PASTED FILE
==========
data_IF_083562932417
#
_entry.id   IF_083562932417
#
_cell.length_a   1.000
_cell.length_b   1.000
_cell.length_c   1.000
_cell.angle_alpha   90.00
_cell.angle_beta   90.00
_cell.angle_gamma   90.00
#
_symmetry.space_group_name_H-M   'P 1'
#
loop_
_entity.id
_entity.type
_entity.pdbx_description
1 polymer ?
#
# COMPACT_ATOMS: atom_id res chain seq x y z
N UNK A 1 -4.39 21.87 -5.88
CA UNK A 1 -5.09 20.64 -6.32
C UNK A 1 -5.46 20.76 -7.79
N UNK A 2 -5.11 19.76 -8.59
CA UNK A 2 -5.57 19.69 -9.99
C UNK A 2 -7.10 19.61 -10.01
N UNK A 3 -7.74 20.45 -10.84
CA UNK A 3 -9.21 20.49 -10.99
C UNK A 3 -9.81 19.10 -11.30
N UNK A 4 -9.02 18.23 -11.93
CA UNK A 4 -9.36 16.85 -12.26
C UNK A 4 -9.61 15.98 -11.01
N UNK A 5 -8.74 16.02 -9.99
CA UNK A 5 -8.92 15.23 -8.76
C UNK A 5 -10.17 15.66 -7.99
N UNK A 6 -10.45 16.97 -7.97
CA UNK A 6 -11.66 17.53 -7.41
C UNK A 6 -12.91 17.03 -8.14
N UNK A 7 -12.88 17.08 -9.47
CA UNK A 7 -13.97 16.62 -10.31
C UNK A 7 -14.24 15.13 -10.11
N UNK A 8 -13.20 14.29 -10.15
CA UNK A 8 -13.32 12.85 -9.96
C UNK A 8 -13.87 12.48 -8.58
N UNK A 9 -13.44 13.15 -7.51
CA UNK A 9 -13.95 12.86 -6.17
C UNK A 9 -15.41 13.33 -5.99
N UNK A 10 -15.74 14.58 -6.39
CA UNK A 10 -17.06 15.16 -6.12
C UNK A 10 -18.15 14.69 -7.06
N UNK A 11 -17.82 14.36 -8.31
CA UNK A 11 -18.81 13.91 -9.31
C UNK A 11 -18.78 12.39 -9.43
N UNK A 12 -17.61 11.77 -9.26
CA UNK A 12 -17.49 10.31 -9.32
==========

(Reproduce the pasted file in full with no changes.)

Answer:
data_IF_083562932417
#
_entry.id   IF_083562932417
#
_cell.length_a   1.000
_cell.length_b   1.000
_cell.length_c   1.000
_cell.angle_alpha   90.00
_cell.angle_beta   90.00
_cell.angle_gamma   90.00
#
_symmetry.space_group_name_H-M   'P 1'
#
loop_
_entity.id
_entity.type
_entity.pdbx_description
1 polymer ?
#
# COMPACT_ATOMS: atom_id res chain seq x y z
N UNK A 1 -4.39 21.87 -5.88
CA UNK A 1 -5.09 20.64 -6.32
C UNK A 1 -5.46 20.76 -7.79
N UNK A 2 -5.11 19.76 -8.59
CA UNK A 2 -5.57 19.69 -9.99
C UNK A 2 -7.10 19.61 -10.01
N UNK A 3 -7.74 20.45 -10.84
CA UNK A 3 -9.21 20.49 -10.99
C UNK A 3 -9.81 19.10 -11.30
N UNK A 4 -9.02 18.23 -11.93
CA UNK A 4 -9.36 16.85 -12.26
C UNK A 4 -9.61 15.98 -11.01
N UNK A 5 -8.74 16.02 -9.99
CA UNK A 5 -8.92 15.23 -8.76
C UNK A 5 -10.17 15.66 -7.99
N UNK A 6 -10.45 16.97 -7.97
CA UNK A 6 -11.66 17.53 -7.41
C UNK A 6 -12.91 17.03 -8.14
N UNK A 7 -12.88 17.08 -9.47
CA UNK A 7 -13.97 16.62 -10.31
C UNK A 7 -14.24 15.13 -10.11
N UNK A 8 -13.20 14.29 -10.15
CA UNK A 8 -13.32 12.85 -9.96
C UNK A 8 -13.87 12.48 -8.58
N UNK A 9 -13.44 13.15 -7.51
CA UNK A 9 -13.95 12.86 -6.17
C UNK A 9 -15.41 13.33 -5.99
N UNK A 10 -15.74 14.58 -6.39
CA UNK A 10 -17.06 15.16 -6.12
C UNK A 10 -18.15 14.69 -7.06
N UNK A 11 -17.82 14.36 -8.31
CA UNK A 11 -18.81 13.91 -9.31
C UNK A 11 -18.78 12.39 -9.43
N UNK A 12 -17.61 11.77 -9.26
CA UNK A 12 -17.49 10.31 -9.32